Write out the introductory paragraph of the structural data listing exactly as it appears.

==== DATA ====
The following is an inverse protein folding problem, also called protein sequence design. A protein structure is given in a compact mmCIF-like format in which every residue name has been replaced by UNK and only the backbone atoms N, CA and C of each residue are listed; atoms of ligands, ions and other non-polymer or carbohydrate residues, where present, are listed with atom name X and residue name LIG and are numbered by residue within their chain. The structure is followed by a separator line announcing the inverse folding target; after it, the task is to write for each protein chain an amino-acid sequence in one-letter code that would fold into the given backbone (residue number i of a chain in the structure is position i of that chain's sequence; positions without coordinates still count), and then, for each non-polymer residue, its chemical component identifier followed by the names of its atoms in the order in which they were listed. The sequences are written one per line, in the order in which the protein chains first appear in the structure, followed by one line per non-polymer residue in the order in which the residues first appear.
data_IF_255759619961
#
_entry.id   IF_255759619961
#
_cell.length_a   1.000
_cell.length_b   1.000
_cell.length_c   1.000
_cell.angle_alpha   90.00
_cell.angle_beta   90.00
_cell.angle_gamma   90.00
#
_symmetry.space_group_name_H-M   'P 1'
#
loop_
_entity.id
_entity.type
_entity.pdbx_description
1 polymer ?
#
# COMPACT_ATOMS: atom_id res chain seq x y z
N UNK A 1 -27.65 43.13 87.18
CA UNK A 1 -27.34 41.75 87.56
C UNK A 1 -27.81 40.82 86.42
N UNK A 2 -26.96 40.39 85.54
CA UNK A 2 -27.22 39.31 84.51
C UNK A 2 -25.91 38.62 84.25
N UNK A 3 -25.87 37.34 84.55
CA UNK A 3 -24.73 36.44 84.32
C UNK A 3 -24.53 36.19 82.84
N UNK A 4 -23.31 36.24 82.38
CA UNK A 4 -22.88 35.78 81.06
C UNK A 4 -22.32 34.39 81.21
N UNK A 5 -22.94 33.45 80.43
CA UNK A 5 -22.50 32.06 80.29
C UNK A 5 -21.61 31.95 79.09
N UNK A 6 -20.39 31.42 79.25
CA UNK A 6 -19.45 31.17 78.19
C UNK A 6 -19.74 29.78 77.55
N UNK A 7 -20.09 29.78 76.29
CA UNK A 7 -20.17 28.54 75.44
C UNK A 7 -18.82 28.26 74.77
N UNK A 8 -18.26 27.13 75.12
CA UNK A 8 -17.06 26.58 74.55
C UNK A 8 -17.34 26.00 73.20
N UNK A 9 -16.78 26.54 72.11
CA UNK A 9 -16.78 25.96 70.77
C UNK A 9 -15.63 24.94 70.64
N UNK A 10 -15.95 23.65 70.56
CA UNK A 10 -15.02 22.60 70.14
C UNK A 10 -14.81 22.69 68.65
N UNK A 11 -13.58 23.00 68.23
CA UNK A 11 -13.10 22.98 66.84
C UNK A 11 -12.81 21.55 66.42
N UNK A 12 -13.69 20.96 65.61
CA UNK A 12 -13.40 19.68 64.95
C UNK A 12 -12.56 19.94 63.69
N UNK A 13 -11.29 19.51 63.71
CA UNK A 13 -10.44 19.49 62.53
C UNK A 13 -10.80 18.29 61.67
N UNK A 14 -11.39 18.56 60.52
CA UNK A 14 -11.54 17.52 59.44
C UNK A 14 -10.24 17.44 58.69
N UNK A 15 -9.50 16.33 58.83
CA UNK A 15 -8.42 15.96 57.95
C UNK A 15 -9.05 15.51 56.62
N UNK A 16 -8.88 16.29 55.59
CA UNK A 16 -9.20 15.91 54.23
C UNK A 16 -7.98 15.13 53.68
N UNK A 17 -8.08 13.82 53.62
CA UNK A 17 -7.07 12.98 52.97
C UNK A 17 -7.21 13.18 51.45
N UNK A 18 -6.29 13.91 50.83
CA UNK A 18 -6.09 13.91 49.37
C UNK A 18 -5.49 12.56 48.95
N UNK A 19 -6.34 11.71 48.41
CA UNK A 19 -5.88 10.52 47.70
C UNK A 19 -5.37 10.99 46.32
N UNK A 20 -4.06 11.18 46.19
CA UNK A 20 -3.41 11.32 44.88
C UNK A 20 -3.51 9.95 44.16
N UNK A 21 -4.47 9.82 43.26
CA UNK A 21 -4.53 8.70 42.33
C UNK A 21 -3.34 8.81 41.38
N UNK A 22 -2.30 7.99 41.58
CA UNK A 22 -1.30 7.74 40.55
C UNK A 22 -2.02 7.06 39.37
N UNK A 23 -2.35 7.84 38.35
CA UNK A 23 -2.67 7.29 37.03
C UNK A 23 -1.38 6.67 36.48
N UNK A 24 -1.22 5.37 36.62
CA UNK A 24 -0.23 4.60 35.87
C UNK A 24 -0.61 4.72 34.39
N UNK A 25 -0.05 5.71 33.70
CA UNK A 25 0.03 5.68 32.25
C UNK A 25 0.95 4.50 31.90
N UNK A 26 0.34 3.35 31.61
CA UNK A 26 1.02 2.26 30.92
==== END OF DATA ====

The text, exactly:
The following is an inverse protein folding problem, also called protein sequence design. A protein structure is given in a compact mmCIF-like format in which every residue name has been replaced by UNK and only the backbone atoms N, CA and C of each residue are listed; atoms of ligands, ions and other non-polymer or carbohydrate residues, where present, are listed with atom name X and residue name LIG and are numbered by residue within their chain. The structure is followed by a separator line announcing the inverse folding target; after it, the task is to write for each protein chain an amino-acid sequence in one-letter code that would fold into the given backbone (residue number i of a chain in the structure is position i of that chain's sequence; positions without coordinates still count), and then, for each non-polymer residue, its chemical component identifier followed by the names of its atoms in the order in which they were listed. The sequences are written one per line, in the order in which the protein chains first appear in the structure, followed by one line per non-polymer residue in the order in which the residues first appear.